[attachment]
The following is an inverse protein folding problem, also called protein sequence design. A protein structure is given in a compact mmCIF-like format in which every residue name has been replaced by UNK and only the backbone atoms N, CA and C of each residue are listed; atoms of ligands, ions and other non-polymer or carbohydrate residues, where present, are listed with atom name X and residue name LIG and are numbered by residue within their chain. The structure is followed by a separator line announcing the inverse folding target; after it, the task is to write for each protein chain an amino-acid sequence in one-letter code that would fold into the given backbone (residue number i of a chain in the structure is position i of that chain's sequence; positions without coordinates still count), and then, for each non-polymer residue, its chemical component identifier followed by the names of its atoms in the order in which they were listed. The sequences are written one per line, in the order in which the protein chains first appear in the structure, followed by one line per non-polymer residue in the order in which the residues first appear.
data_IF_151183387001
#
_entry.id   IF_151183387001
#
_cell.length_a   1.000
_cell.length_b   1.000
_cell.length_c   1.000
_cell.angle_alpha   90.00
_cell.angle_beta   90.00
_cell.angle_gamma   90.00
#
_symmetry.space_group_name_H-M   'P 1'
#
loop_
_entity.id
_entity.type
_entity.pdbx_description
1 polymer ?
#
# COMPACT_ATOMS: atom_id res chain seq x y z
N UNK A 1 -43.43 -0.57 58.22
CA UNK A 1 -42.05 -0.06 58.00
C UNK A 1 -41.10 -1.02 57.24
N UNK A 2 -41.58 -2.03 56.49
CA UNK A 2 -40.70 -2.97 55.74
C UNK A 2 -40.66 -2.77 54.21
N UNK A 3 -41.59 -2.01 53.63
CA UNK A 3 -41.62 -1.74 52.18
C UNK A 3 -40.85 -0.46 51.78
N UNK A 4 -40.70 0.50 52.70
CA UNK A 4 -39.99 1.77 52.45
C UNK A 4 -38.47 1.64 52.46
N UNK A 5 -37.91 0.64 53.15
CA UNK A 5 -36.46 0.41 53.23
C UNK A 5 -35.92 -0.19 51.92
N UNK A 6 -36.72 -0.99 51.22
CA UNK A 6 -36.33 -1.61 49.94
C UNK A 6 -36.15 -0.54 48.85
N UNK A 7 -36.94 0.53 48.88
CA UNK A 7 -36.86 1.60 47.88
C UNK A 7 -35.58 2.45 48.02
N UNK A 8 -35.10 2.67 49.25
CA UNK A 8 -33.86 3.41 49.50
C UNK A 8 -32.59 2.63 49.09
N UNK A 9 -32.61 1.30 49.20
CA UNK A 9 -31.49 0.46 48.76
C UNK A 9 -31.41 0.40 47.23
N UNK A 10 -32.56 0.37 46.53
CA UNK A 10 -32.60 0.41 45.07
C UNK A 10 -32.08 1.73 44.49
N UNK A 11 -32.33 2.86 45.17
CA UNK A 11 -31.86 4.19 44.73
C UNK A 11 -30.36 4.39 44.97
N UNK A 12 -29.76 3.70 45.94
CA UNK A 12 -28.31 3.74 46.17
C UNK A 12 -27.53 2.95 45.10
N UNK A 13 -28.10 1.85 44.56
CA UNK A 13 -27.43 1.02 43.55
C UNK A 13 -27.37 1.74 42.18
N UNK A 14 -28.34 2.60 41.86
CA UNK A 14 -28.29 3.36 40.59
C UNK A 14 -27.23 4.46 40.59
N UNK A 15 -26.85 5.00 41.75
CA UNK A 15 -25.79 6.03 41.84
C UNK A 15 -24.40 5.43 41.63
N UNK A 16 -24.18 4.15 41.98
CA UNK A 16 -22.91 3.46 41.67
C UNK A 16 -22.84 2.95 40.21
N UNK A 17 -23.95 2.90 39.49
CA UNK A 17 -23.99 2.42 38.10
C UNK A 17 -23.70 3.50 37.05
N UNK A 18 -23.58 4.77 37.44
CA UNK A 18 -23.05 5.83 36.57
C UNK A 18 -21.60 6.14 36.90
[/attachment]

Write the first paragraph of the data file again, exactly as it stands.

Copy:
The following is an inverse protein folding problem, also called protein sequence design. A protein structure is given in a compact mmCIF-like format in which every residue name has been replaced by UNK and only the backbone atoms N, CA and C of each residue are listed; atoms of ligands, ions and other non-polymer or carbohydrate residues, where present, are listed with atom name X and residue name LIG and are numbered by residue within their chain. The structure is followed by a separator line announcing the inverse folding target; after it, the task is to write for each protein chain an amino-acid sequence in one-letter code that would fold into the given backbone (residue number i of a chain in the structure is position i of that chain's sequence; positions without coordinates still count), and then, for each non-polymer residue, its chemical component identifier followed by the names of its atoms in the order in which they were listed. The sequences are written one per line, in the order in which the protein chains first appear in the structure, followed by one line per non-polymer residue in the order in which the residues first appear.